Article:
In Ray Bradbury’s classic 1950 short story The Veldt, the line between truth and lie is lethally crossed by two children, who bring a virtual reality scene of ravenous lions to life. Microsoft’s Hololens boasts similarly unique capabilities. Hololens harnesses light and electricity to map holographic images onto the material (i.e., “real) world.
Holograms, of course, are three-dimensional pictures made entirely of light. Microsoft’s product, worn as a headset, superimposes these pictures on the immediate environment, augmenting reality with 3D images as small as sticky notes or as large as lions. These non-physical objects, according to the company, “can be viewed from different angles and distances, but they do not offer any physical resistance when touched or pushed because they don’t have any mass.”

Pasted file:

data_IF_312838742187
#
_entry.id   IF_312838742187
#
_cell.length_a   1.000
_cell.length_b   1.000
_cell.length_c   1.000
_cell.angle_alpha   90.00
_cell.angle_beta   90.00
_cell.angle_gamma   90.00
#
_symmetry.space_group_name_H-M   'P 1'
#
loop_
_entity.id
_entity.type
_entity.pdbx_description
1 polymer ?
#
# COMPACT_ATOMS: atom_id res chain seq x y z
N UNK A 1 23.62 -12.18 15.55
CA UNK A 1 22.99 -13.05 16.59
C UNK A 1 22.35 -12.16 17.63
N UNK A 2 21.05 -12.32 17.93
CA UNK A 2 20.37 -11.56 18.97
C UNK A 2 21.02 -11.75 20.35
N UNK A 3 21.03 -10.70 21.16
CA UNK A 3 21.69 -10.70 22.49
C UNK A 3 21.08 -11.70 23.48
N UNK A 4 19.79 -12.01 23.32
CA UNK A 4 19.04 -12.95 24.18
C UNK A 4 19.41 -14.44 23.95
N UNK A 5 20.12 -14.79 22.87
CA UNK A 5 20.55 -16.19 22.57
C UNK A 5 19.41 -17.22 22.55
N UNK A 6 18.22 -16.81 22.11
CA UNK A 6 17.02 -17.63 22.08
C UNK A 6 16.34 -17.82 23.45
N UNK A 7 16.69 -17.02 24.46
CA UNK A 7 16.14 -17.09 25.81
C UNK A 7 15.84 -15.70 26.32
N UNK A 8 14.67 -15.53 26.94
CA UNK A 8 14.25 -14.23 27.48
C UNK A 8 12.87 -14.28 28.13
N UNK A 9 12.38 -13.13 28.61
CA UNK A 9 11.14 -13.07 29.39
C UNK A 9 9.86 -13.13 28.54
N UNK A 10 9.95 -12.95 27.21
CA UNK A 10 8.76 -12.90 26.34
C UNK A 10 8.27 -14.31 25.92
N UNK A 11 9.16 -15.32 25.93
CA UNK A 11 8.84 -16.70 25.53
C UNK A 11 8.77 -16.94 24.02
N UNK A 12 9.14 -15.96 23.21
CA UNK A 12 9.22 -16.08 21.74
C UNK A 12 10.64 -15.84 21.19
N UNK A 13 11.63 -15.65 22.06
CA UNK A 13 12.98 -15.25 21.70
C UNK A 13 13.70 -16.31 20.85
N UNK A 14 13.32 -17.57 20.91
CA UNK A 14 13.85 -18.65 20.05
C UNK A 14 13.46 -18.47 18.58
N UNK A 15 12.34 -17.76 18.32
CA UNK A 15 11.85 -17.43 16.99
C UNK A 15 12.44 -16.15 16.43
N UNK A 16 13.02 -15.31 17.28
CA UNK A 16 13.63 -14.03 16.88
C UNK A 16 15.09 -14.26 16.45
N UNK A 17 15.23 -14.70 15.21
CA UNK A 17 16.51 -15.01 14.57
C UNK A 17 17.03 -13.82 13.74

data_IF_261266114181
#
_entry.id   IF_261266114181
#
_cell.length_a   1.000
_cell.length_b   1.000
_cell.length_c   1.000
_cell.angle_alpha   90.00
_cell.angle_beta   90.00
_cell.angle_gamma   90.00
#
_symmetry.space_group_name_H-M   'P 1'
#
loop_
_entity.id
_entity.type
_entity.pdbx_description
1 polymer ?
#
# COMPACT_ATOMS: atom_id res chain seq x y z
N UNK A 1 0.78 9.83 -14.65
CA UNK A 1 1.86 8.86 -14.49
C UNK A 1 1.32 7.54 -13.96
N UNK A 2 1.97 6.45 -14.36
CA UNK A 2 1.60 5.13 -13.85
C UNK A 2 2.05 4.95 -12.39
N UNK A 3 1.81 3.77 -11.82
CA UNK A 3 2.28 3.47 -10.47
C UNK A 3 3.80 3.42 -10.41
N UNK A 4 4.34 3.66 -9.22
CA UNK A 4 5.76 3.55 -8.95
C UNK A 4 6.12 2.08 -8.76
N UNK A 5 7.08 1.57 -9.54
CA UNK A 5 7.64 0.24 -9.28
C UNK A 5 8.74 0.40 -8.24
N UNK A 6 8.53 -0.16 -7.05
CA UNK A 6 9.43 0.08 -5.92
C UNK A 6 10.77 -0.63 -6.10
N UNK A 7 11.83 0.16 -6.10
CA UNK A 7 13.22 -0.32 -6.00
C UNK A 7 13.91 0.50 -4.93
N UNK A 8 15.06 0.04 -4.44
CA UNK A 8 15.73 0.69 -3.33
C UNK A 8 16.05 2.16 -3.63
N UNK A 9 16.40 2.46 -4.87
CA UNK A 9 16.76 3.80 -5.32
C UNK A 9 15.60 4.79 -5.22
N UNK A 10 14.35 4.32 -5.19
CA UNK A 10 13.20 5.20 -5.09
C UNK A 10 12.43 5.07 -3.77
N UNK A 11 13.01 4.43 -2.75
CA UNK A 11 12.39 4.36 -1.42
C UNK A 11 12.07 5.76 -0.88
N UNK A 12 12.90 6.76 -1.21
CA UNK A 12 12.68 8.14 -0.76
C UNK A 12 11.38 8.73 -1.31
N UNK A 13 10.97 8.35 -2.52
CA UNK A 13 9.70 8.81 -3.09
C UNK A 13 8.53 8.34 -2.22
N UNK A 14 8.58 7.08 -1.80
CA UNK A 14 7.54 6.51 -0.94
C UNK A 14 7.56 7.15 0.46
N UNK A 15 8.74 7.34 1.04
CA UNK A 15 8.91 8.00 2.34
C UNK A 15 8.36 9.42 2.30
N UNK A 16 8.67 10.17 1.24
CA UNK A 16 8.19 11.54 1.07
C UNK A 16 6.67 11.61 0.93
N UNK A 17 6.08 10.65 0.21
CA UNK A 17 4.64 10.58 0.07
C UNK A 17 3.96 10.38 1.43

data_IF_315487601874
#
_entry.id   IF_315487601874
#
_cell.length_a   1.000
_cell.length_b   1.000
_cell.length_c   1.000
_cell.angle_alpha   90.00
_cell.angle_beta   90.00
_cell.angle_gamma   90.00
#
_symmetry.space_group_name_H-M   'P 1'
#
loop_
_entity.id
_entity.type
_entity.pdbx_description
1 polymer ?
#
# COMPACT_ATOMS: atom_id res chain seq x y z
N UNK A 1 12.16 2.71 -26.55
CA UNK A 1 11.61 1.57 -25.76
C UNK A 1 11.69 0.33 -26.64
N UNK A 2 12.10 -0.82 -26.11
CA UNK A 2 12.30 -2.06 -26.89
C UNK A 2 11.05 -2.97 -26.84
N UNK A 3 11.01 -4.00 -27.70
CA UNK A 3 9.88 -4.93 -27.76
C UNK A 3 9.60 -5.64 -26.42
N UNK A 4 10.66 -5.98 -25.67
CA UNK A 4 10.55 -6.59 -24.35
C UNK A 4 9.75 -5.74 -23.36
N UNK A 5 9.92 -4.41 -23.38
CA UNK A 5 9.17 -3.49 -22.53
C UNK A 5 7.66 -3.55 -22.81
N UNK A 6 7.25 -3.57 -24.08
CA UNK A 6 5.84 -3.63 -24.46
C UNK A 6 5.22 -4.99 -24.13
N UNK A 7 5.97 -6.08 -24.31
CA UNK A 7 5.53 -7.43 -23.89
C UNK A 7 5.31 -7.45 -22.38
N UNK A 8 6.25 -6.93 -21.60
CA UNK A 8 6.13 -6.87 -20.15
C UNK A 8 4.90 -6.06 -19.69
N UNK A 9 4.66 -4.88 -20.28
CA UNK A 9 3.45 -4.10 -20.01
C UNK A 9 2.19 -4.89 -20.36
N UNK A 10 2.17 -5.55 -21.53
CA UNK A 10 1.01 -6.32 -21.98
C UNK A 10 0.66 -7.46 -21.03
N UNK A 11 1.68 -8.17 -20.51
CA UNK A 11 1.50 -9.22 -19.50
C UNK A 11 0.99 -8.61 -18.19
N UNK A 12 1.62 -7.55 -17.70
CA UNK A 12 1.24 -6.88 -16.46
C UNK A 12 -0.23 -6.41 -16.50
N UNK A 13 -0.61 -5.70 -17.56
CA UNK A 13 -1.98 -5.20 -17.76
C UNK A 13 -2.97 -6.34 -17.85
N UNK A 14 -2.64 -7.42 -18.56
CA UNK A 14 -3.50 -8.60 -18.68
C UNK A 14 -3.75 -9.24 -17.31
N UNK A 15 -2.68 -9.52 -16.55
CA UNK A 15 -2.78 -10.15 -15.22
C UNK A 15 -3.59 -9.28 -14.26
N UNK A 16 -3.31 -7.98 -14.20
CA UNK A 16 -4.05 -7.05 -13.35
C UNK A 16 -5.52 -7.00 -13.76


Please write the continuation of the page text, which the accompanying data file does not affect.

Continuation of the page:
The device can bring Australia’s Great Barrier Reef into your home, letting you explore the wonders of aquatic flora and fauna. Woefully, of course, the experience is a lie. The Great Barrier Reef is in the Coral Sea, not in your living room. But such lies are valuable, because the Great Barrier Reef cannot fit in your home—and you cannot breathe underwater.
This new medium, when fully developed, will create lies that allow us to expand our perceptions, and experience places and situations that are otherwise inaccessible—and in some cases, should probably remain so.